NEWS | June 6, 2018

Waianae Coast Disaster Readiness Fair: Infantry Brigade Combat Team Helps the Community Get Prepared

By Staff Sgt. David Beckstrom 2nd Infantry Brigade Combat Team, 25th Infantry Division

WAIANAE, Hawaii -- During a Typhoon, flood or fire, is not the time to prepare for emergencies; the time is now, according to Federal Emergency Management Agency (FEMA). Being prepared can reduce fear, anxiety, and losses that can accompany disasters which disrupt hundreds of thousands of lives every year.

For this very reason, Soldiers from 225th Brigade Support Battalion, 2nd Infantry Brigade Combat Team, 25th Infantry Division, and organizations from around the island of Oahu, such as FEMA, the Community Emergency Response Team (CERT) and Hawaii Wildfire Management Organization (HWMO), came together to show the community how to prepare for disasters and emergency situations at the Waianae Coast Disaster Readiness Fair June 2, 2018.

“We want to engage the people of Waianae and develop resiliency in an effort to build a better-prepared community, in case a natural disaster or emergency situation actually occurs,” said C. Pono Higu, the chair of the Waianae Coast Disaster Readiness Team. “If something were to happen, preservation of life and property is the main goal of all the community agencies that will help in the response. Being better prepared as a community, family or individual will help reduce the stress on those organizations, and allow them to use their resources more efficiently.”

In an emergency situation, members of the military could be called upon to help assist in disaster relief and care under Title 10 mobilization. Building partnerships with the other organizations that would also be called upon, knowing how each of them works together, was part of the mission plan of the event.

“We explained what our part would be in a disaster relief mission and we also taught some emergency situation self-aid,” said Spc. Shayon Montemurro, a medical specialist with 225th Brigade Support Battalion, 2nd Infantry Brigade Combat Team, 25th Infantry Division. “This would be the first aid you can administer to yourself if you were to be seriously injured and didn’t have anyone around you to help; such as turning your belt into a tourniquet or sling, or how to immobilize a broken bone in order to get to a hospital.”

These Soldiers live and work with the people of Oahu on a daily basis, if a disaster were to hit any part of the island; all community members would be affected.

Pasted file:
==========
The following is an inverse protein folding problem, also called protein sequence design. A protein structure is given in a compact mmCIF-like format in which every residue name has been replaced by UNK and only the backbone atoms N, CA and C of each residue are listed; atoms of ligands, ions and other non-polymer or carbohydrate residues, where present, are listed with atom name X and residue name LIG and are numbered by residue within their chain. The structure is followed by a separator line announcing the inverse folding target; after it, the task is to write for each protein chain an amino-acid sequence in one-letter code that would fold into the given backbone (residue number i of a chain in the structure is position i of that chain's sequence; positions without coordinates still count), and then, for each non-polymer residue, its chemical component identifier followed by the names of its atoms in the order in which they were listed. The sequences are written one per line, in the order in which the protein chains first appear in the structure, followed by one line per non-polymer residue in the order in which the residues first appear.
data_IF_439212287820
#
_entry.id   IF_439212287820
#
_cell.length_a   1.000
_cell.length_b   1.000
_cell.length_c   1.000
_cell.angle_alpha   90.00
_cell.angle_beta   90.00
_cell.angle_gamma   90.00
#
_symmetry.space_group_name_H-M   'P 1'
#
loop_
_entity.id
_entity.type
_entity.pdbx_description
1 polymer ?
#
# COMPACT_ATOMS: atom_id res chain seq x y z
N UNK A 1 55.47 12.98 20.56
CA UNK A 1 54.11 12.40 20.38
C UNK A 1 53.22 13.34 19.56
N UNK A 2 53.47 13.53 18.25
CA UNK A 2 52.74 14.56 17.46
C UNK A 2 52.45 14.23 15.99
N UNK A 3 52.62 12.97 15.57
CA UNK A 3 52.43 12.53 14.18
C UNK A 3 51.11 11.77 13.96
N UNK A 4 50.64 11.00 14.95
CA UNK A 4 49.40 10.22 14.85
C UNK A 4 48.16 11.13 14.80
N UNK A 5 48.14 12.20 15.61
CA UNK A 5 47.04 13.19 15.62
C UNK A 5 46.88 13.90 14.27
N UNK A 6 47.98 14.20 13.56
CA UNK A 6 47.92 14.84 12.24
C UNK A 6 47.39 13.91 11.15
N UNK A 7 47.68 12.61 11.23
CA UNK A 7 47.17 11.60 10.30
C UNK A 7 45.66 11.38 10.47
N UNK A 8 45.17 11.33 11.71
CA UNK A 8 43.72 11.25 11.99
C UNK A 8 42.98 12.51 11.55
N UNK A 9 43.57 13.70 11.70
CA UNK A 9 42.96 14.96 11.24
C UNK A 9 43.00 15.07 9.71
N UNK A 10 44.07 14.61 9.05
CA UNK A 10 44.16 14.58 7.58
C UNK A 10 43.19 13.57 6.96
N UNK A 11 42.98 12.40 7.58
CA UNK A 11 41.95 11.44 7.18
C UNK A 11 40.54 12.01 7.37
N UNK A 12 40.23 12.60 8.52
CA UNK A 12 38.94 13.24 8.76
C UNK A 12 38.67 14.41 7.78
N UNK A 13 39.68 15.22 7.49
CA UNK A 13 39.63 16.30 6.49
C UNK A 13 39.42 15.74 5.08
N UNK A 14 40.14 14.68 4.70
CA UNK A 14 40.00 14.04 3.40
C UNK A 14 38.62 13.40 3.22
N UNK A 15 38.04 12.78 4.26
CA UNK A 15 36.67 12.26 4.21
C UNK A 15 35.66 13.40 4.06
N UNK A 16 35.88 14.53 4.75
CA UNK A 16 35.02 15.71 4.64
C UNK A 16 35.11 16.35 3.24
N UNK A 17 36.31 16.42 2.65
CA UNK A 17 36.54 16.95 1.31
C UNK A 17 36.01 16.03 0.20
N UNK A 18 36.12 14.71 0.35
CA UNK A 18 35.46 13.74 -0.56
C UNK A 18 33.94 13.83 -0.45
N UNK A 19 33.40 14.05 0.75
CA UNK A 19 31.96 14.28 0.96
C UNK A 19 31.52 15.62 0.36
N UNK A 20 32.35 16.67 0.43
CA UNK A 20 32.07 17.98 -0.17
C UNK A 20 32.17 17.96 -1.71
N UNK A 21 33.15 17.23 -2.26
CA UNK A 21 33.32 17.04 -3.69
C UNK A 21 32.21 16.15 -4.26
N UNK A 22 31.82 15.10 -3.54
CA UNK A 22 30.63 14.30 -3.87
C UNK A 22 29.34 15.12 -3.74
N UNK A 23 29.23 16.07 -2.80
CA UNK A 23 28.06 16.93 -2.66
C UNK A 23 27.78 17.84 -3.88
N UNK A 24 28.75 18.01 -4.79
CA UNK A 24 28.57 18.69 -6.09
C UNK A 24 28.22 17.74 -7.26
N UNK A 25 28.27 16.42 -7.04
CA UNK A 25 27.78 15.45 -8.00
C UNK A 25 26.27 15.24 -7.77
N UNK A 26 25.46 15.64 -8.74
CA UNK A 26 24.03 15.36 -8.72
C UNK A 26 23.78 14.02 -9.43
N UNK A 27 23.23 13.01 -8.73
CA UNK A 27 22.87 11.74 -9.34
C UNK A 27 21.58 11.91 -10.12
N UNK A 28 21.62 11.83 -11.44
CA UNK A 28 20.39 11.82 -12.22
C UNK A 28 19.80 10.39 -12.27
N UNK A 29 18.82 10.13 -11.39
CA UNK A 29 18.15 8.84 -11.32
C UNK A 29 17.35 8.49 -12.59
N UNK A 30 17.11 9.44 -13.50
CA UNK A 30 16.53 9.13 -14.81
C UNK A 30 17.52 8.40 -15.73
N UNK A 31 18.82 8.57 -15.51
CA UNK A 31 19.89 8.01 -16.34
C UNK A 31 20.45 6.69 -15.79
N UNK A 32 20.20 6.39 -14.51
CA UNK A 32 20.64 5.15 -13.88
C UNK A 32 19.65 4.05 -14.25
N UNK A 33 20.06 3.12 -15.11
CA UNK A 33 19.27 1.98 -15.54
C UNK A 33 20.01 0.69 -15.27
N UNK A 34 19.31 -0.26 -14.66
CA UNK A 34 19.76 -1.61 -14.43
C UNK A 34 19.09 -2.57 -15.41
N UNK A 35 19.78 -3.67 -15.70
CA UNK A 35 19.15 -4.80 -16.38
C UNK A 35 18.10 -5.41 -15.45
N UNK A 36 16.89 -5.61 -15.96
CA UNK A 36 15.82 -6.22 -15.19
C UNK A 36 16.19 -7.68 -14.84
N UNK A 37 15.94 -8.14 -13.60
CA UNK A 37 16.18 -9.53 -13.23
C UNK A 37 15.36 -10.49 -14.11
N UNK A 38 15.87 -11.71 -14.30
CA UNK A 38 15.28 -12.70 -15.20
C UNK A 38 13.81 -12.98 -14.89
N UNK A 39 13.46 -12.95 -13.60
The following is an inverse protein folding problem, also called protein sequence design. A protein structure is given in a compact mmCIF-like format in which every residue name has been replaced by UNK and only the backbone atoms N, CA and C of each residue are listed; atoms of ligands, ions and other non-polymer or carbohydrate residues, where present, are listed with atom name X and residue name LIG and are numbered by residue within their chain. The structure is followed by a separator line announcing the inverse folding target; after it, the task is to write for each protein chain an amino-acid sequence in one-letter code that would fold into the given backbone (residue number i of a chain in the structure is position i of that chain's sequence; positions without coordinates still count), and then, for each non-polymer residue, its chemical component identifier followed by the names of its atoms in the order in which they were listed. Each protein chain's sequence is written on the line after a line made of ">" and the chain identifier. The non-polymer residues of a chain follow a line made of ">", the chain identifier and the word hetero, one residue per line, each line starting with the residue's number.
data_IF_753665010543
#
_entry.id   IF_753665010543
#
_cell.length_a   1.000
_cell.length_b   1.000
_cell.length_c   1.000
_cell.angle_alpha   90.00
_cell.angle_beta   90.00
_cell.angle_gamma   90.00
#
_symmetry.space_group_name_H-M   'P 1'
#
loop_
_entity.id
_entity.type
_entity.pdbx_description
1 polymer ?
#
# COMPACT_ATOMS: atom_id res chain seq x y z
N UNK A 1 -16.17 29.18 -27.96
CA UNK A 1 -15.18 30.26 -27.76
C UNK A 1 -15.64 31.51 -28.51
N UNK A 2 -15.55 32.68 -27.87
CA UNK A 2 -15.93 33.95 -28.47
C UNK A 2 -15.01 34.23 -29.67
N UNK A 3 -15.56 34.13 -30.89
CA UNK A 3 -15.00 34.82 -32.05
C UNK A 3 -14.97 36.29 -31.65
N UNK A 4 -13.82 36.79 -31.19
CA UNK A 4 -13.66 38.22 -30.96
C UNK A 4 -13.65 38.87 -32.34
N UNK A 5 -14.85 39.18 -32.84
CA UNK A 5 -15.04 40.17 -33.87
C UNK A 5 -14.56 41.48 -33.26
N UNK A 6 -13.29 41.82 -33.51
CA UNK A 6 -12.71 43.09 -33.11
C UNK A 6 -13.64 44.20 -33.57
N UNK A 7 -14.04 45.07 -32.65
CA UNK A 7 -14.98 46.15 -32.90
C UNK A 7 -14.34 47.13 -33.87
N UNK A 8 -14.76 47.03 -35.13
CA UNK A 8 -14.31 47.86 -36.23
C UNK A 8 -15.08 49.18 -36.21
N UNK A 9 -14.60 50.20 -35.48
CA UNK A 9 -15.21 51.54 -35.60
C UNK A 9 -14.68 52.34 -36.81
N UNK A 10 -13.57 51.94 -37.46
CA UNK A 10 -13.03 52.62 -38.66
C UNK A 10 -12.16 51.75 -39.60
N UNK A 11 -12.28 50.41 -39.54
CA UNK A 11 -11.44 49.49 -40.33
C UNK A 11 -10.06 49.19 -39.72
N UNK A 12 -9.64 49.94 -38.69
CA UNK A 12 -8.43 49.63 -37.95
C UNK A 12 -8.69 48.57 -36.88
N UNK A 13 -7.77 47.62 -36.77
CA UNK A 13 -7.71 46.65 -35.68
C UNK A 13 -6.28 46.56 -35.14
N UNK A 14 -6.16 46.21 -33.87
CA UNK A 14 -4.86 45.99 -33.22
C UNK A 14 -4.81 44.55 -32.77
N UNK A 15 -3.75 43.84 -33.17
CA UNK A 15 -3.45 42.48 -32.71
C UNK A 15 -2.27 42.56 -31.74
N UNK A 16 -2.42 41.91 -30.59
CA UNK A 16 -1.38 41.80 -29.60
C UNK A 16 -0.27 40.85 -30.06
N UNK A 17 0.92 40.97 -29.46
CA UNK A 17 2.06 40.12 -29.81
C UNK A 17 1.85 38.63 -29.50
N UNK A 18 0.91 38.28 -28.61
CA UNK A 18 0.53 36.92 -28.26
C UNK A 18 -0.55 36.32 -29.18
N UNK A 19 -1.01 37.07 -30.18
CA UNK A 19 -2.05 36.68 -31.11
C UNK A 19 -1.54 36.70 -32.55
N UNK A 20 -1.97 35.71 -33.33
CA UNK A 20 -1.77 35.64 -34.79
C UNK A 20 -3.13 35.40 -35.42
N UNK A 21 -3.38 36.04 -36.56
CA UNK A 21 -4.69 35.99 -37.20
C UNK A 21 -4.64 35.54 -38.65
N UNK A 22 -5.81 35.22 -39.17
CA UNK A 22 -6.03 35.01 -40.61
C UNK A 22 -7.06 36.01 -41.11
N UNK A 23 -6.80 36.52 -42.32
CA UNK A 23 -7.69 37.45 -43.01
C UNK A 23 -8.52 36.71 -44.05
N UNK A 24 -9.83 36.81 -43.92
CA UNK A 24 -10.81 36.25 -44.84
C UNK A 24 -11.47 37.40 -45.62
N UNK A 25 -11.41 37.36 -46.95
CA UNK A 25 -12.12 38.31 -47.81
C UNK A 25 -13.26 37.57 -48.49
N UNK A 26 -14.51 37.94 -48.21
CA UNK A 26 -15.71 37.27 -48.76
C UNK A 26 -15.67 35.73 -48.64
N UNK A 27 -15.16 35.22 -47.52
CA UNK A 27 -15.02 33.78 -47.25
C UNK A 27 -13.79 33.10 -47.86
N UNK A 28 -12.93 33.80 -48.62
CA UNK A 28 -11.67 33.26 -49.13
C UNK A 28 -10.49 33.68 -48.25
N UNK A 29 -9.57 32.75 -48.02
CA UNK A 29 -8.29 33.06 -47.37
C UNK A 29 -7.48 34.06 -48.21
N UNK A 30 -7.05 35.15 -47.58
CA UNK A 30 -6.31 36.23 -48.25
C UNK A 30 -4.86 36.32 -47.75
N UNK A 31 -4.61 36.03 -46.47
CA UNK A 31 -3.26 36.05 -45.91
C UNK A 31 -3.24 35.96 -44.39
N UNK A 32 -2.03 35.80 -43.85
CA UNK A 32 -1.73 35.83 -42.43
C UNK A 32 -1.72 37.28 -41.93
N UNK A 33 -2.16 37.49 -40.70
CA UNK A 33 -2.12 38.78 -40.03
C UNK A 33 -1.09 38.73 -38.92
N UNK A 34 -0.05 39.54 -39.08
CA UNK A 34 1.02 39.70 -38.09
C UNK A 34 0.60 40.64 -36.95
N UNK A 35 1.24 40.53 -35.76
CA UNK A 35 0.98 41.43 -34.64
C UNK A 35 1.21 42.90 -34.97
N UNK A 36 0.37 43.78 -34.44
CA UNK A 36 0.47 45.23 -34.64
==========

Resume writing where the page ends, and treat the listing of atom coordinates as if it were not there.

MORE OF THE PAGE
“We are part of the community, we live in the cities and some of us have kids in the same schools that have the potential of being hit by a natural disaster,” said Montemurro, a native of Aiea, Hawaii. “We want the community as prepared as they can be incase something does happen, we will be able to trust that everything will be just fine.”

“Working together and seeing the faces of these people will help the community be more at ease if they need to be rescued by someone they have seen before,” said Higu.

In emergency situations, FEMA states that one of the best ways to prepare for disasters is to build a network of organizations that will jump into action and help the community persevere against these situations.

“Knowing that the military is here and can help out if there was ever an issue, adds a level of security and trust to the level of preparedness. Seeing the military at events like these, showing their capabilities and how they work in these types of situations really sets the community up for the future,” said Sage Monteville, a student with the Junior Reserve Officer Training Corps at Waianae High School, Waianae, Hawaii. “They also taught us how to do self-emergency care; I now know how to use everyday objects such as a belt to make sure I can get to the first responders.”

FEMA suggests having an emergency supply kit, develop a map of resources around where you live and work, and make sure you have access to important documents available at all times because emergencies can happen anywhere; at home or at work.

“Stay vigilant. Being vigilant at all times will help prevent loss of life, property and faith in the face of adversity,” said Higu. “This is what I hope the community gets from today’s event; we cannot become complacent.”

For more information about the Waianae Coast Disaster Readiness Team or how to better prepare yourself for an emergency situation go to or